What Is a Petrarchan Sonnet? Structure, Definition & Examples

What is Petrarchan Sonnet?

Formal poetry relies on certain structures to create meaning, and two key elements in this regard are meter and rhyme scheme (order in which rhymes occur). When these elements come together in a unique way, they form what are known as received forms, because we have recieved these styles from poets who first used it. One such form is the Petrarchan sonnet, also called the Italian sonnet, which is named after the fourteenth-century Italian poet Francesco Petrarca.

The Petrarchan sonnet is a 14-line poem that typically uses iambic pentameter, that is, a rhythmic pattern of weak and strong syllables in each line. The rhyme scheme of a Petrarchan sonnet is somewhat flexible, with the first eight lines, known as octave, usually following the rhyming scheme, abbaabba. The last six lines, known as sestet, can vary from poem to poem, with some common patterns of rhyme scheme being cdecde, cdcdcd, cddcdd, and cddece.

This flexibility in the rhyme scheme of the sestet allows poets to experiment with different sounds and create unique effects in their poetry. However, the structure of the Petrarchan sonnet is also important, with the octave typically presenting a problem or question, and the sestet providing a resolution or answer. This creates a sense of tension and release in the poem, making it a powerful tool for exploring complex emotions and ideas.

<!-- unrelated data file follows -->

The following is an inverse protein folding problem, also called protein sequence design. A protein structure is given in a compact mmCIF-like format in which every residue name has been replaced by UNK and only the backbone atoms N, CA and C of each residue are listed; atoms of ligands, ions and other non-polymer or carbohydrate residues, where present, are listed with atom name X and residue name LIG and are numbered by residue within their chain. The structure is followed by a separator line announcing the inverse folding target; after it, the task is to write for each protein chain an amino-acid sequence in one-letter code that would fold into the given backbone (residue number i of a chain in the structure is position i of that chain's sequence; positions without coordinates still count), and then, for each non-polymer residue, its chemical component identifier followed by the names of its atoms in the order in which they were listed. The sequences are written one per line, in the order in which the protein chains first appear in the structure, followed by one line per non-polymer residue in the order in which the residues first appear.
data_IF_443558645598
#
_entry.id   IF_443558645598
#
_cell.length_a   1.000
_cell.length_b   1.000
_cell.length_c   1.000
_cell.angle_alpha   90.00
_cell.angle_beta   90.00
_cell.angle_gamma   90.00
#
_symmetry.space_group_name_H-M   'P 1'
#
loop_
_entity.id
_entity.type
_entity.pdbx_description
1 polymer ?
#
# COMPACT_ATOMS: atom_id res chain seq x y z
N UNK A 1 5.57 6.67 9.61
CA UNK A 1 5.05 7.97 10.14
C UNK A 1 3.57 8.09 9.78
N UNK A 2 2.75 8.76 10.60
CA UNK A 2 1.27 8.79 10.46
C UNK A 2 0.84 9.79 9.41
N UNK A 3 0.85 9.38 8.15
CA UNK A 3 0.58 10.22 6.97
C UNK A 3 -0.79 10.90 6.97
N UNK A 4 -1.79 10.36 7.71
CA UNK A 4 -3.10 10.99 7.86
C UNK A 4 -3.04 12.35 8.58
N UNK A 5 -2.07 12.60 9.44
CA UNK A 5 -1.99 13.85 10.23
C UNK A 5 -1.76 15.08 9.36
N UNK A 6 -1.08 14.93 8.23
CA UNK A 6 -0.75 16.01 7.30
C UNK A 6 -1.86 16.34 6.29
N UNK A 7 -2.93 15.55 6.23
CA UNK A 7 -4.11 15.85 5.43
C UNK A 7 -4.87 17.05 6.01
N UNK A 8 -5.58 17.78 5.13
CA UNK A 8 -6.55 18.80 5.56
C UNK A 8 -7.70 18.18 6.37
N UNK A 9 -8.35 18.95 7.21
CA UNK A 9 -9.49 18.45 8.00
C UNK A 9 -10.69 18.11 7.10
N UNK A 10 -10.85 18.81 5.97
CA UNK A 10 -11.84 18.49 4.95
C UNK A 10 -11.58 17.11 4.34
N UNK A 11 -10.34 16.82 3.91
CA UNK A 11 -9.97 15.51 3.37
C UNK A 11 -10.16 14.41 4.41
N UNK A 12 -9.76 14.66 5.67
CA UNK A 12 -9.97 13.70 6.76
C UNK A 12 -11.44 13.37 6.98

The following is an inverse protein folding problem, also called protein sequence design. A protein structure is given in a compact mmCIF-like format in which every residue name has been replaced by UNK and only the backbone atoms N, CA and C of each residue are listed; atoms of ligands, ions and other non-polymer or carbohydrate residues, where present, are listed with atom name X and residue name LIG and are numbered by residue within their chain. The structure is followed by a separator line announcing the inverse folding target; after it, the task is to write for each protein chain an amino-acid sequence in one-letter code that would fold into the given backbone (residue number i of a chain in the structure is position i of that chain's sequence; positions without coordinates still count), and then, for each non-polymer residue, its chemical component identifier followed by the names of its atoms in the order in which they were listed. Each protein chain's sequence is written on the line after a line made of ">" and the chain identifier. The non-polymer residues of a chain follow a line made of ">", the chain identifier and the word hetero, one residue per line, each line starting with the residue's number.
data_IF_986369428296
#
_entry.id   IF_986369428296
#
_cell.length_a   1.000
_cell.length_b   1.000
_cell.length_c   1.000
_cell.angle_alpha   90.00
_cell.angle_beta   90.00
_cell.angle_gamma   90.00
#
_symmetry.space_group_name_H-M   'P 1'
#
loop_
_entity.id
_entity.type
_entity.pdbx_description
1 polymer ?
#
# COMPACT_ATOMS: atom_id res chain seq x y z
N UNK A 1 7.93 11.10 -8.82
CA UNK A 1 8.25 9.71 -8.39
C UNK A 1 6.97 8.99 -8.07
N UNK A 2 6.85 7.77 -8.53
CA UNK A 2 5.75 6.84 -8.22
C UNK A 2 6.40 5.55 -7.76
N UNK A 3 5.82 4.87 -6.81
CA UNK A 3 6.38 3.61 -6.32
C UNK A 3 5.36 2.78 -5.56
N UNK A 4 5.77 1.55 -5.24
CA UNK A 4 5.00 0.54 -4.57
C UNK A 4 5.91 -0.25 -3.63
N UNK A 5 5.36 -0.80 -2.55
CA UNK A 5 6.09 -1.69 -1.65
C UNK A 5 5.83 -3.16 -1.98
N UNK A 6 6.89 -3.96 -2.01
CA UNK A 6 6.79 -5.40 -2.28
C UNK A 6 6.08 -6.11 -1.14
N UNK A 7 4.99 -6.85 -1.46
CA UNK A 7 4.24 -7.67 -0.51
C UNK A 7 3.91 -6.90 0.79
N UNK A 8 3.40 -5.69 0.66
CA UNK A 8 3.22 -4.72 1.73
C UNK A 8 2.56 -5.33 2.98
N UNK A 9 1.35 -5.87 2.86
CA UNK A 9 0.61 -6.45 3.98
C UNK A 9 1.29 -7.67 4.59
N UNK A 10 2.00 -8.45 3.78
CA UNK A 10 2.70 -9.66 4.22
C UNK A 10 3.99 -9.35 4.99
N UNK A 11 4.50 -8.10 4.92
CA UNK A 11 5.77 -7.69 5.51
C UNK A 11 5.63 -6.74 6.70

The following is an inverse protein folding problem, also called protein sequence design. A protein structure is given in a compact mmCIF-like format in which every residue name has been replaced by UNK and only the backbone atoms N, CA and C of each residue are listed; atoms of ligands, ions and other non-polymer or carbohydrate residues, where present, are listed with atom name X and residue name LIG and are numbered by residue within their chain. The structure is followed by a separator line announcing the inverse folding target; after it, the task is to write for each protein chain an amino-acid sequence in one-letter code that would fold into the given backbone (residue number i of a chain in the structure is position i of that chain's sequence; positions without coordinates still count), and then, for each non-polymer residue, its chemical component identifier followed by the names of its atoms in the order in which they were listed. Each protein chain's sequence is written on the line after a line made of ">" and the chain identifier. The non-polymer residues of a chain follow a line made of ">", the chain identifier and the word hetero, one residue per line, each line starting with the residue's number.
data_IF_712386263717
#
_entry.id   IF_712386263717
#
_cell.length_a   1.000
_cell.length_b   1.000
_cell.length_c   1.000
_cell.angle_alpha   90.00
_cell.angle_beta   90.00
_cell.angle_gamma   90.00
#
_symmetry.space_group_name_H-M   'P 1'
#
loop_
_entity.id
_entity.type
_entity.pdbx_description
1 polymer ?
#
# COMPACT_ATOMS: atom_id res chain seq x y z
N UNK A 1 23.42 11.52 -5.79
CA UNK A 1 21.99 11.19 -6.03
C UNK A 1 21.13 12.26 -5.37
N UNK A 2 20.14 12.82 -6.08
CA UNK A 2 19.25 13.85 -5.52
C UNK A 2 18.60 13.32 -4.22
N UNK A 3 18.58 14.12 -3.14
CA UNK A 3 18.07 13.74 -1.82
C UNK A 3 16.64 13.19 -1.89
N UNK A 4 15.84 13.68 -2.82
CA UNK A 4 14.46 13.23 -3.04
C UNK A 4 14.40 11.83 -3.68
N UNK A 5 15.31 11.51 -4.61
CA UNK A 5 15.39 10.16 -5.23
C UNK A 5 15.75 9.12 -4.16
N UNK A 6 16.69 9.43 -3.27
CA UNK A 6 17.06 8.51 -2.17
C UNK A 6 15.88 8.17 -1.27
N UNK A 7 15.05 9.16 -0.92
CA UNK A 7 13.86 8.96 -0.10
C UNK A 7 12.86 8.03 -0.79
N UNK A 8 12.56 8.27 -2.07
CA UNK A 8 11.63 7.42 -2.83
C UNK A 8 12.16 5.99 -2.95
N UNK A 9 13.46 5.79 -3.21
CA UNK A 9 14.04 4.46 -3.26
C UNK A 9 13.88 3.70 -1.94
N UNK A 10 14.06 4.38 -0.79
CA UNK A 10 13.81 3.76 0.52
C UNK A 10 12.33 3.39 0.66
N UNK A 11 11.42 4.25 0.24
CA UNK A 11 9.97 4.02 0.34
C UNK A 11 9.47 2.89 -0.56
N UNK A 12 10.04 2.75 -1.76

The use of iambic pentameter in the Petrarchan sonnet gives the poem a particular rhythm, with each line containing five iambs, or weak-strong syllable pairs, such as 'aRISE' or 'the NIGHT.' This rhythm adds to the musicality of the poem and can help to create a sense of movement and momentum throughout.

Many famous poets have used the Petrarchan sonnet in their work, including William Shakespeare, John Milton (related: On His Blindness) and Elizabeth Barrett Browning. Shakespeare's sonnets, in particular, are considered a pinnacle of the Petrarchan tradition in English literature. However, the form has also been adapted and transformed by modern poets, (related: Full Course on Modern Poetry) who have used it to explore new themes and ideas.

In conclusion, the Petrarchan sonnet is a received form of poetry that relies on the use of iambic pentameter and a flexible rhyme scheme to create a specific structure and musicality. Its use of the octave and sestet to present and resolve problems or questions makes it a powerful tool for exploring complex emotions and ideas, and its influence can be seen throughout literature and popular culture.

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